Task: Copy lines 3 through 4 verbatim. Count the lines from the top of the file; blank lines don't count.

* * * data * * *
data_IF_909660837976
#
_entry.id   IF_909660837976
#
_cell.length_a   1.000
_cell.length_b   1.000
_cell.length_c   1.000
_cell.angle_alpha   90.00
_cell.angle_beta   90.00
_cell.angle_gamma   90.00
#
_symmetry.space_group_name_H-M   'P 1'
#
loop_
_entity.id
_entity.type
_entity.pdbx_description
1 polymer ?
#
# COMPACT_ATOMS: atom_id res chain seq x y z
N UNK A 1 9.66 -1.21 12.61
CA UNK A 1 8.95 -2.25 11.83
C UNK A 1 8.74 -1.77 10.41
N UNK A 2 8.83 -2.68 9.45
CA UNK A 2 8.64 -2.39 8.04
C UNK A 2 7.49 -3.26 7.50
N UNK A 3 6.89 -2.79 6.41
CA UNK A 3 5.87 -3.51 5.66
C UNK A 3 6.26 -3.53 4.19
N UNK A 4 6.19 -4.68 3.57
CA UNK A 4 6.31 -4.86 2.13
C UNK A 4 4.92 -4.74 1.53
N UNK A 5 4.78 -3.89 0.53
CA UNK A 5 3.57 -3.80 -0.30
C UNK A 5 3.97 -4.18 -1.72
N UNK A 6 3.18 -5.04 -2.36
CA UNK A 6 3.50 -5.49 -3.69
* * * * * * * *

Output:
_entry.id   IF_909660837976
#